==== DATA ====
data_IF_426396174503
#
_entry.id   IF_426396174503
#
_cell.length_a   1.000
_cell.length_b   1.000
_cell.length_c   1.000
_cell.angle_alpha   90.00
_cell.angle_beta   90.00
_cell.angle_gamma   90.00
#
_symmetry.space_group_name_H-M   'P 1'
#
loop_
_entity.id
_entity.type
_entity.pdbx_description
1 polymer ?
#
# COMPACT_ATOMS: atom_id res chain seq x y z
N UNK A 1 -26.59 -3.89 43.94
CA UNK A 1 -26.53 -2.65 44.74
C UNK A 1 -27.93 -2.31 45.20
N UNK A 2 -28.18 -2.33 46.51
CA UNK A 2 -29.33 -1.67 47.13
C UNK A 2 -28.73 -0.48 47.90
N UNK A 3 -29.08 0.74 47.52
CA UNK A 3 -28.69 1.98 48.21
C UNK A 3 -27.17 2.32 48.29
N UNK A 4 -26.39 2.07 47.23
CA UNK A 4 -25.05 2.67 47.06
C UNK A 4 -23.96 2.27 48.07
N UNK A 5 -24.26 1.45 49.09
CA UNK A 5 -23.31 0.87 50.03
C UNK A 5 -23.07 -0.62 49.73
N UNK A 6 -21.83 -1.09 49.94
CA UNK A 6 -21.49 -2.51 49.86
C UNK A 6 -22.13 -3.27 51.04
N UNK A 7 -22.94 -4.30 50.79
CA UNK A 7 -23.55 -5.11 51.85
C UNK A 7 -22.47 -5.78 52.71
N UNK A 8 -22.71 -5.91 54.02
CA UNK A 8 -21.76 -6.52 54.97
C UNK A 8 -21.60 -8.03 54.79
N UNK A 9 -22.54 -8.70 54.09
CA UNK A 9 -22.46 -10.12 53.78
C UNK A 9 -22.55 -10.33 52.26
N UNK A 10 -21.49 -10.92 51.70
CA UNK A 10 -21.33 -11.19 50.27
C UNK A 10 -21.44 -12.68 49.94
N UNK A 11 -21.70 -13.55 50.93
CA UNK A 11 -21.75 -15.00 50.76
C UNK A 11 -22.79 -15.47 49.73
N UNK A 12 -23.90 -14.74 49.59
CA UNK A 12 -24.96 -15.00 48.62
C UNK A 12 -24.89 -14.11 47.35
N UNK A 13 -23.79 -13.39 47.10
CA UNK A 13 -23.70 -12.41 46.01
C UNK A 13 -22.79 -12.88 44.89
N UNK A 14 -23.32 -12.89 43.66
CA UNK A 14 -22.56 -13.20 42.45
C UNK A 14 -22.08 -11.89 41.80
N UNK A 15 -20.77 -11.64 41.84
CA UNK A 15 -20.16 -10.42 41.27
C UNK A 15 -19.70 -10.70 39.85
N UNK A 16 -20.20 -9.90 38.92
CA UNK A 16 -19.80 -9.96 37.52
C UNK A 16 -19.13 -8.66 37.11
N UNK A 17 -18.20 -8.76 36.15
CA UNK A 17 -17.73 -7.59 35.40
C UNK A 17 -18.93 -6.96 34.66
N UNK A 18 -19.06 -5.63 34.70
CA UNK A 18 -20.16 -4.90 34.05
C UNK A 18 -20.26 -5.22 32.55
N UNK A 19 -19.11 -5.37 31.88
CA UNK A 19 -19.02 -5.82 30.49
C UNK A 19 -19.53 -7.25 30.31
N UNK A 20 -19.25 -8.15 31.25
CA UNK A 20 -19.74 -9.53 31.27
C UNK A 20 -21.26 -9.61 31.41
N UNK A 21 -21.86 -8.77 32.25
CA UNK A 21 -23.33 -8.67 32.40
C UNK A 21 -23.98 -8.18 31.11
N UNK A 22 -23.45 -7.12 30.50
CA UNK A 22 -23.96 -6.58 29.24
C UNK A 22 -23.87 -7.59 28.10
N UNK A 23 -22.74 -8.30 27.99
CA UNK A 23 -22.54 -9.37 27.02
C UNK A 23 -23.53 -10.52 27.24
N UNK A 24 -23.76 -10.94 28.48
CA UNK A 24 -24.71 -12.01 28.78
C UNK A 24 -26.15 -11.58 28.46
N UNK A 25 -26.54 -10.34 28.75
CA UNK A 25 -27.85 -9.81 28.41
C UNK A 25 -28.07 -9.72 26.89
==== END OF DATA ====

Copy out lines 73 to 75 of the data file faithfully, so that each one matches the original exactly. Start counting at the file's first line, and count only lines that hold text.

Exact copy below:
CA UNK A 18 -20.16 -4.90 34.05
C UNK A 18 -20.26 -5.22 32.55
N UNK A 19 -19.11 -5.37 31.88